GOV 381L • Money in US Politics
3:30 PM-6:30 PM
Graduate standing required. Consent of the graduate adviser must be obtainted. Course number may be repeated for credit when topics vary. This course explores the nature and consequences of money in American politics and why, at this point in history, we find ourselves embroiled in the most significant debate over campaign finance reform in over thirty years. The debate goes to the heart of the U.S. Constitution, pitting the First Amendment rights of speech and assembly against the perceived fairness and efficacy of a republican government awash, some claim, in increasingly unaccountable money. We examine the work of historians, social scientists, legal scholars, and interested parties on all sides of the debate in an effort not only to assess current policy debates but also to understand how we got here.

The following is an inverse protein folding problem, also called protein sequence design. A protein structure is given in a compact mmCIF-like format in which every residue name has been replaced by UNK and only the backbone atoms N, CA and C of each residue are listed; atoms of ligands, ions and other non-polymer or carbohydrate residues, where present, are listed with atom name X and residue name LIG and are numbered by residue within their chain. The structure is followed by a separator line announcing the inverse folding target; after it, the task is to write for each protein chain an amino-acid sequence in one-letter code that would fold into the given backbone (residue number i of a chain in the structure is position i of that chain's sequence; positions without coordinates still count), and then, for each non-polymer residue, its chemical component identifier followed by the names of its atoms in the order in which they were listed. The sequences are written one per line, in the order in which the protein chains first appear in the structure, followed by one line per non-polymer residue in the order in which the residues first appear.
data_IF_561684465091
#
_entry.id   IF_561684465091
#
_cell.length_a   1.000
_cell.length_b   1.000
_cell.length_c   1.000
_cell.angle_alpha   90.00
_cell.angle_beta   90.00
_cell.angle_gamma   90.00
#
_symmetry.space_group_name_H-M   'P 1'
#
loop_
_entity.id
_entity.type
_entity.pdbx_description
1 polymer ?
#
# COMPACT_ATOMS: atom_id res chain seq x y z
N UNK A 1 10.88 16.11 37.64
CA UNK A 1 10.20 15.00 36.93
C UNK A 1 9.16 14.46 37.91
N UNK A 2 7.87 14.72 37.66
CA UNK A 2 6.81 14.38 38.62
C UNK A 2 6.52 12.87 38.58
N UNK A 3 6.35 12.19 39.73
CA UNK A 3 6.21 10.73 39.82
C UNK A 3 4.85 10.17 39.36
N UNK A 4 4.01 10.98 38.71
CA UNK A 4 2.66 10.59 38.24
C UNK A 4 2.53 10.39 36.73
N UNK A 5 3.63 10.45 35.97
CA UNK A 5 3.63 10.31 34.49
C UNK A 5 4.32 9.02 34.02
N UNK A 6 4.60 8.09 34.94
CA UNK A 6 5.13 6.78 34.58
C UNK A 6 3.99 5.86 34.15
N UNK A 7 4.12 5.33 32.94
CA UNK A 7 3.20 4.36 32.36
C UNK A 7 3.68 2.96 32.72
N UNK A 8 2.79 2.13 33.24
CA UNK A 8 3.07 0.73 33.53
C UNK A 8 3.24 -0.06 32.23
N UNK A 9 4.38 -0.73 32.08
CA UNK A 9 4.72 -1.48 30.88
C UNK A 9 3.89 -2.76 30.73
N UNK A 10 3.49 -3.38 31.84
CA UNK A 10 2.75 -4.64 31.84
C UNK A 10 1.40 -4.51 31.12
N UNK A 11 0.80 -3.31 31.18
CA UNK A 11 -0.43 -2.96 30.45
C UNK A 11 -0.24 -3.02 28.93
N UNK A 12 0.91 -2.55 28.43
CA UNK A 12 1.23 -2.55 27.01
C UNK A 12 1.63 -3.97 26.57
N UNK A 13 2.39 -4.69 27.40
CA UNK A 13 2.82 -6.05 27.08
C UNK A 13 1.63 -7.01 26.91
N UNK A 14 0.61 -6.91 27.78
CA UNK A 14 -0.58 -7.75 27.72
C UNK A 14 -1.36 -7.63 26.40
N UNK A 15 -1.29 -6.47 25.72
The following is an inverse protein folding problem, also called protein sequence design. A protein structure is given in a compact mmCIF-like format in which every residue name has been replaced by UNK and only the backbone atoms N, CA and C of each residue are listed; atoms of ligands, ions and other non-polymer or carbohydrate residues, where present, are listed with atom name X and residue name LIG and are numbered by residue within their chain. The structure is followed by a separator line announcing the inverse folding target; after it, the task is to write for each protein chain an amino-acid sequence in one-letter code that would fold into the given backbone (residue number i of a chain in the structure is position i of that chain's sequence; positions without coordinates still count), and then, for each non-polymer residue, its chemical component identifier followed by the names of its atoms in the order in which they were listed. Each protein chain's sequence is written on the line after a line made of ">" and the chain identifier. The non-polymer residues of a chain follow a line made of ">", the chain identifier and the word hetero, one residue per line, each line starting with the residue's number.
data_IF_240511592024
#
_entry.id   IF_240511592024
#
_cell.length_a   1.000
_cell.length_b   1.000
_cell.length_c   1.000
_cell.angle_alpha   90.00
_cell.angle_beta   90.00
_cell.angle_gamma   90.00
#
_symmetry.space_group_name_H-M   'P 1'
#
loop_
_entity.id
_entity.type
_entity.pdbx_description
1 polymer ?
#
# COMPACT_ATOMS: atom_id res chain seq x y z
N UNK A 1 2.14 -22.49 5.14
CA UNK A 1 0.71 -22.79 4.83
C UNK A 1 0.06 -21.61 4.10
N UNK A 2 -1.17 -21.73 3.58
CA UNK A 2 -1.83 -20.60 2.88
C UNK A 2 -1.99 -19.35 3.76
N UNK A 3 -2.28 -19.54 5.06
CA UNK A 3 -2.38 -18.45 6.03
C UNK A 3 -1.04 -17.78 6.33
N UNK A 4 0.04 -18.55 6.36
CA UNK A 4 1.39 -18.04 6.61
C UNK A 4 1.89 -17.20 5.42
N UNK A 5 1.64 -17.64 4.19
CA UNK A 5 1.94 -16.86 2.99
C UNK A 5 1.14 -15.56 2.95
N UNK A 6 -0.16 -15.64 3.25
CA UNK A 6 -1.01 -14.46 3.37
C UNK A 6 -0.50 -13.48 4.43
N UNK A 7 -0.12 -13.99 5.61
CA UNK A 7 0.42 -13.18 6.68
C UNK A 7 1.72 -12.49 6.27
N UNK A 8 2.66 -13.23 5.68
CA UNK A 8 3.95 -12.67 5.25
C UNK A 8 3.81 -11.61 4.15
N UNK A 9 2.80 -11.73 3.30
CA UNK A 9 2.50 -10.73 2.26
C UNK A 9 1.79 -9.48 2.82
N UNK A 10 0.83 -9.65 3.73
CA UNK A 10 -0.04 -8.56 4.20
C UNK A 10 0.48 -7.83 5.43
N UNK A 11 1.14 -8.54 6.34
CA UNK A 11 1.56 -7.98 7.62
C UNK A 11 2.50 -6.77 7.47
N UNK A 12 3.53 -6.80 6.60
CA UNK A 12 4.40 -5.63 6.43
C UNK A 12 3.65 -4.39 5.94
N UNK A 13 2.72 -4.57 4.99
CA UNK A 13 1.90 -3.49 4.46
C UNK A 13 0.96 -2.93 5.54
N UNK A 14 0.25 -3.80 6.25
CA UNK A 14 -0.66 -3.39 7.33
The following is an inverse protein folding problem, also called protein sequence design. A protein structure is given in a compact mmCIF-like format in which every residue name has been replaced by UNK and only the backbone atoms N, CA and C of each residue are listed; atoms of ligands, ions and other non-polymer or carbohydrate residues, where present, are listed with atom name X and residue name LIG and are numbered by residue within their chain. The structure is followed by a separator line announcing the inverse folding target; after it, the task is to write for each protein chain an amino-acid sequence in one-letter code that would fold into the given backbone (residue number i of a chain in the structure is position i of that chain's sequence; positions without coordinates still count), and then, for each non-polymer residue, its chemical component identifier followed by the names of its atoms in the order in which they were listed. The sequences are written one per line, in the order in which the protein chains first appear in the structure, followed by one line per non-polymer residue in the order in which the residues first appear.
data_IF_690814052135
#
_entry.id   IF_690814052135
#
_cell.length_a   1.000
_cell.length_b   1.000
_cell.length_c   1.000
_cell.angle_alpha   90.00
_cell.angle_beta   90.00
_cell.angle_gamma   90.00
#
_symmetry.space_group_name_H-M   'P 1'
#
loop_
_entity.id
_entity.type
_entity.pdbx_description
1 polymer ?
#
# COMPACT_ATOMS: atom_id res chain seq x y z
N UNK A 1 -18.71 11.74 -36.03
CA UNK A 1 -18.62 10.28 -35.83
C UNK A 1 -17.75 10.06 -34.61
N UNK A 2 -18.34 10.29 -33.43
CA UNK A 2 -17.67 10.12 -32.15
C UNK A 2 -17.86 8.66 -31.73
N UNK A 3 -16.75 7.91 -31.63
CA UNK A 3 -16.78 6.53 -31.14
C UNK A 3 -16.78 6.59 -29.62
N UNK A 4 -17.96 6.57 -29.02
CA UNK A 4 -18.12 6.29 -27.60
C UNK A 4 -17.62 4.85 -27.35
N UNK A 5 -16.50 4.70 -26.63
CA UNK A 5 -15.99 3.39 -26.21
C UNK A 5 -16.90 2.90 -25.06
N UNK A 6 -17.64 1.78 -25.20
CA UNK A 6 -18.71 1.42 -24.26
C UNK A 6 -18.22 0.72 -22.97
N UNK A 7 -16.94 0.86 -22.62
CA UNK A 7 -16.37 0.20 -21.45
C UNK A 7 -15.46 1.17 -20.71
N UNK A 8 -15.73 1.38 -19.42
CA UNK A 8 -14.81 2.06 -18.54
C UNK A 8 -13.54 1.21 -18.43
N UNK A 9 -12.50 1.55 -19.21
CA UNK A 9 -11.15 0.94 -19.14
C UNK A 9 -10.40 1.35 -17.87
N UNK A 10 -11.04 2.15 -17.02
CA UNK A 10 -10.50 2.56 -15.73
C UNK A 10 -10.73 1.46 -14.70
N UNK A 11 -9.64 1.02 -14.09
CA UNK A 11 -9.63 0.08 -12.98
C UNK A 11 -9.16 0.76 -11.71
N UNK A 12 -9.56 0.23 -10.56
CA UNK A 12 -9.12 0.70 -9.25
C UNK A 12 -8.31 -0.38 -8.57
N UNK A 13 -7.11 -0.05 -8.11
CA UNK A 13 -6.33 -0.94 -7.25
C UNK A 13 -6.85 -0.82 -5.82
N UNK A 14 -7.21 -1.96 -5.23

Preparation & participation One major research paper Bi-weekly assignments (e.g., case studies, data gathering & analysis, position papers).
In addition to a significant number of academic articles there are three required books: Corrado, Anthony, et al. The New Campaign Finance Sourcebook. 2005. Washington, D.C.: Brookings McChesney, Fred. Money For Nothing: Politicians, Rent Extraction, and Political Extortion. 1997. Cambridge: Harvard University Press Urofsky, Melvin. Money & Free Speech. 2005. University of Kansas Press